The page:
Sarah and Amy Blessing have a relationship that could make conjoined twins look like distant relatives. At 29 and 26 they're the two oldest in a family of four siblings, and they still finish each other's sentences. For the last four years they've lived in the same building, and were roommates until Amy got married last year. They grew up in Portland, Oregon, came to the midwest for college, and both eventually pursued careers in art. Sarah worked for an interior design firm for three and a half years before freelancing for a year, while Amy held various positions with local women's clothing designer Amy Zoller, eventually becoming her assistant and sales representative. For the last two years the pair has designed delicate jewelry made of semiprecious stones under the name--what else?--Blessing.
In the summer of 2000, when both were working part-time at Bucktown boutique P45, they began tossing around the idea of opening a men's store. "The women's market is really saturated," says Sarah. "You go into shops that carry clothing for both [men and women], and the men's section is like this big," says Amy, holding her hands two feet apart. Plus they think it's uncomfortable for men, who're already competing with women for dressing rooms, to have to hear questions like "Am I supposed to wear underwear with this?"
Sarah and Amy went to New York last November to scope things out. Since Amy had previously worked in fashion, she knew how to talk to designers' representatives and small boutique owners. Their retail experience at P45 didn't hurt either, and everyone they met with was generous enough to give them advice. After that trip, they traveled individually to London, Paris, LA, and New York, conducted more research, and did a lot of shopping. By February of this year they had a clearer sense of what they wanted in their own store.
"We wanted to showcase designers not found in Chicago," says Sarah, "but it's not our mission to be exclusive." One designer they met with said things like "Oh, my guy would wear this shirt with jeans and flip-flops," and that's when the sisters started thinking in terms of what the quintessential Chicago guy--at least the type who likes to shop--might wear, and what he'd want in a shopping experience. Their conclusion: a laid-back presentation rather than a slick, art gallery setting, and better basics that blend a casual aesthetic with classic craftsmanship--sort of a "baby steps to fashion" approach, says Sarah.
They finished their business plan in April and started plotting to purchase their clothing in time for a late fall opening, as most other buyers had ordered their lines for the season months before. In June they went on a shopping spree and bought everything they needed. "We had no space, no name, no business card, and people sold to us on good faith," says Amy. But they fretted a bit over having dropped thousands of dollars on beautiful garments, only to have them packed away in Sarah's apartment for a couple months.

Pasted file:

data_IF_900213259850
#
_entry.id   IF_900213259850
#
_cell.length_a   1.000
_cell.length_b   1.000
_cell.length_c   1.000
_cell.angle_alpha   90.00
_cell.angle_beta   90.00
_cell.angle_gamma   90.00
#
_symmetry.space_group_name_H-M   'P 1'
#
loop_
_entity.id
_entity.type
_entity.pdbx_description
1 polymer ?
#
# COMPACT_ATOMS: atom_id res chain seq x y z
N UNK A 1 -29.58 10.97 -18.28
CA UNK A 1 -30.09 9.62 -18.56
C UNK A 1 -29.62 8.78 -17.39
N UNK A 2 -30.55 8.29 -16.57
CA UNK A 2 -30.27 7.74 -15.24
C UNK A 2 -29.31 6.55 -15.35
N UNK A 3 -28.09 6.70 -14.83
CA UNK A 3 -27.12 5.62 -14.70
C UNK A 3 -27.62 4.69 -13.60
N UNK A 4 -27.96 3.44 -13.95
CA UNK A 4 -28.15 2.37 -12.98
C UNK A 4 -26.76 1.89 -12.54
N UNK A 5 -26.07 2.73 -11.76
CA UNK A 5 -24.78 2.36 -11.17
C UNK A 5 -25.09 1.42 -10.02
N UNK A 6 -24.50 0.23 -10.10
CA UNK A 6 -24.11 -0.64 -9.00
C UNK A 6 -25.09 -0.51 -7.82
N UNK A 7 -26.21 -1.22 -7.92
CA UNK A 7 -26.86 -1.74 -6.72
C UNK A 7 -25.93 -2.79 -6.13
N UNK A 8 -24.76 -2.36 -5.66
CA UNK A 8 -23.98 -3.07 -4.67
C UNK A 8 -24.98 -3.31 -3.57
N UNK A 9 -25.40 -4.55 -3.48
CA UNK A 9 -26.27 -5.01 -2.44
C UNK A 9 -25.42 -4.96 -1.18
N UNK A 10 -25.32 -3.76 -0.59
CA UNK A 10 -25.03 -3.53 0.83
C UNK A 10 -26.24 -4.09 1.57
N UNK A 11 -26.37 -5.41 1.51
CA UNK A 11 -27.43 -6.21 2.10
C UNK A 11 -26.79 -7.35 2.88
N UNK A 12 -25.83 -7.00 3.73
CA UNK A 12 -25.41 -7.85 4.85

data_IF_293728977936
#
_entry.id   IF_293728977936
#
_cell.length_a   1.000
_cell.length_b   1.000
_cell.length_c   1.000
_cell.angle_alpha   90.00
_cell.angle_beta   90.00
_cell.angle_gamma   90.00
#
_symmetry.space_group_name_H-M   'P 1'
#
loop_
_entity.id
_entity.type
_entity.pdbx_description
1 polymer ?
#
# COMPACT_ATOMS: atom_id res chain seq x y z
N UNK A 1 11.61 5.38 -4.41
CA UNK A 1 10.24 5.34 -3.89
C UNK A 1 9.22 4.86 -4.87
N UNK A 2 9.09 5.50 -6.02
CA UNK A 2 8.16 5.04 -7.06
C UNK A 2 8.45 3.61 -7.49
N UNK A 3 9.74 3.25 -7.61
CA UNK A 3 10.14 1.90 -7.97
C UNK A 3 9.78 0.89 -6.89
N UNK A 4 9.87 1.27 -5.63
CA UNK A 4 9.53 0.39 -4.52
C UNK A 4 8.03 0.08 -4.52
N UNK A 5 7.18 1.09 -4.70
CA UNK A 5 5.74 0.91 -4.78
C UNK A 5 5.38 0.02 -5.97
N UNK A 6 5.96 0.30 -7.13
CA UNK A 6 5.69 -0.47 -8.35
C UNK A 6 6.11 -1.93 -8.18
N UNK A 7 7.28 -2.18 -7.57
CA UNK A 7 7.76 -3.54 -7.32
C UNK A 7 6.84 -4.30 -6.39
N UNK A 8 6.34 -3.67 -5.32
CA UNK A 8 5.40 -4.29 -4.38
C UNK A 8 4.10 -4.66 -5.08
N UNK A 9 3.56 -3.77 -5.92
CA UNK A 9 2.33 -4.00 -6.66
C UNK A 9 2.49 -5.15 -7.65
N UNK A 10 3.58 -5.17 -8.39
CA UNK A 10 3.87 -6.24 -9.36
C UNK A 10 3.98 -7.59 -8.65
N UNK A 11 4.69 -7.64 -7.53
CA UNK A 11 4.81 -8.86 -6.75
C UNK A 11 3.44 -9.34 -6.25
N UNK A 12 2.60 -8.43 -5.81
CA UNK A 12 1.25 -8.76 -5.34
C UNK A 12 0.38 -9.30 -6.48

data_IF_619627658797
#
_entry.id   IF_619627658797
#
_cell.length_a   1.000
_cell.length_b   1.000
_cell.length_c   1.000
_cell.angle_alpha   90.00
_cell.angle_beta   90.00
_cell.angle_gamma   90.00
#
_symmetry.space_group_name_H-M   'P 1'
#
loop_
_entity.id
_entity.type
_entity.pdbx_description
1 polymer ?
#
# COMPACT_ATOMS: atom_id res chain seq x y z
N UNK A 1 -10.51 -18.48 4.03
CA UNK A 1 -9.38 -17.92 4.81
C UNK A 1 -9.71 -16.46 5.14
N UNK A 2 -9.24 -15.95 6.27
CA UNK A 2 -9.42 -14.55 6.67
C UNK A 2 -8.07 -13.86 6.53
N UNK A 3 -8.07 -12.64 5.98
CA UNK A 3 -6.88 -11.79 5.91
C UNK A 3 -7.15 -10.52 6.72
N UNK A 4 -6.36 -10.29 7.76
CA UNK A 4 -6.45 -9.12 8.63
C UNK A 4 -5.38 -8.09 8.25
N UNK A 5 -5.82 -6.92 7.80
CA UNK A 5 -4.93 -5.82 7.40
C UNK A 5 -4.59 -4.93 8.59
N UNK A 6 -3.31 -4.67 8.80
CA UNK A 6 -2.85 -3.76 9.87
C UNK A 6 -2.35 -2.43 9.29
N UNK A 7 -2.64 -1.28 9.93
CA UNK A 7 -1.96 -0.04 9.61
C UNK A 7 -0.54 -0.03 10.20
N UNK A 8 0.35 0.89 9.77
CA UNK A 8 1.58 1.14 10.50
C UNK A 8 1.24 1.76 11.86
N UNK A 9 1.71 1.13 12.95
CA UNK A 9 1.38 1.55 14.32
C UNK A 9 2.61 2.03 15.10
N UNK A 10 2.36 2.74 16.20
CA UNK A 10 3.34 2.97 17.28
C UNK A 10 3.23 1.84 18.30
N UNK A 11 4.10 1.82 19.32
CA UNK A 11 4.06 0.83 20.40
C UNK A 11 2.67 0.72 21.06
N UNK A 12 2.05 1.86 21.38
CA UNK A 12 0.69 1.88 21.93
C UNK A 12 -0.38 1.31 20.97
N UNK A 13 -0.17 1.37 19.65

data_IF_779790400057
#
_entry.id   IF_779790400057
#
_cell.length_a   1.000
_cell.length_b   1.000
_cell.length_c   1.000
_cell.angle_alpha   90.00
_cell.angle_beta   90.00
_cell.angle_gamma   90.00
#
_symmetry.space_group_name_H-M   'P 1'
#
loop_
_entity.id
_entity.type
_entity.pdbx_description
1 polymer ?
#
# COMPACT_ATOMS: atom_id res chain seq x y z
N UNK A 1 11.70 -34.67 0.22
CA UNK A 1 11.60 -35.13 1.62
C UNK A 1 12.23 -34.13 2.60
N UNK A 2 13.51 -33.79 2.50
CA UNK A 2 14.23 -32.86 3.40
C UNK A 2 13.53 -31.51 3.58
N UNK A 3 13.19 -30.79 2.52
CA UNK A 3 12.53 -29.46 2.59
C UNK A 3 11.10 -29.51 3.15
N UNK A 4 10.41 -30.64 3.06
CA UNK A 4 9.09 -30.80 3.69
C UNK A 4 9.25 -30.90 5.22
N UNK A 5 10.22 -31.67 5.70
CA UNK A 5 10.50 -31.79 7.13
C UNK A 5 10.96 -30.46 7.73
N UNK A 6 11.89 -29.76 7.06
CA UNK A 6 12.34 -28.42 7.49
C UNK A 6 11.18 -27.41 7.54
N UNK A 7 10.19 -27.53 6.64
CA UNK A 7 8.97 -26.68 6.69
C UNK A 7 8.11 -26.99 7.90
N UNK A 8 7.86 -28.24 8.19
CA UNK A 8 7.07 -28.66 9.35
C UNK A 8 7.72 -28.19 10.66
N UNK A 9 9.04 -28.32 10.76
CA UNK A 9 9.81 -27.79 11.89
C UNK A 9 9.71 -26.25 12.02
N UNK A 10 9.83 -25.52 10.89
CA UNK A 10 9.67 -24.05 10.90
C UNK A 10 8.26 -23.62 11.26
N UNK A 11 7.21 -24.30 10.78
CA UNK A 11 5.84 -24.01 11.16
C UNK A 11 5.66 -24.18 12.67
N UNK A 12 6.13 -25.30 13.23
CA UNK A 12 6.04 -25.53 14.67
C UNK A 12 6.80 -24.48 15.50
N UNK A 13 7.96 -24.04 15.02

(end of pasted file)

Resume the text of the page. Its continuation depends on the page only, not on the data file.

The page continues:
That's partially where they got the name for their store, Apartment Number 9. "We thought we might have to open shop in our building," says Amy. Instead, in mid-September they secured space in a brand-new building in Bucktown; soon after, three friends of theirs began personalizing it. The result? Minimalist white walls with warm lighting, concrete floors, lots of custom-built wood furniture and wall fixtures, handmade metal racks, a few well-placed nooks, and soft leather mats on the fitting room floors. The store has an inviting, natural feel, which complements the clothing: Paul Smith's signature brightly patterned, impeccably tailored button-down shirts; distressed jeans by Paper Denim & Cloth; fine cotton sweaters and T-shirts from John Smedley and James Perse; William Reid's slightly funky but classic-fitting slacks; and sporty standards from Fred Perry and others.
They also offer miscellany such as plush corduroy satchels and overnight bags by Rafe Totengco, fancy grooming accessories by Art of Shaving, hats hand knit by their mother, leather-covered journals hand bound in Italy, quirky cuff links, and books on food preparation, fatherhood, and medical diagnosis--because not only is the Chicago guy well dressed, say the Blessings, he's also a good cook, a good dad, and a bit of a hypochondriac.
Apartment Number 9 opened the week after Thanksgiving and is located at 1804 N. Damen. Hours are 11 to 7 Monday through Saturday and noon to 5 on Sunday. Call 773-395-2999 for more information.
Art accompanying story in printed newspaper (not available in this archive): photo/Suzy Poling.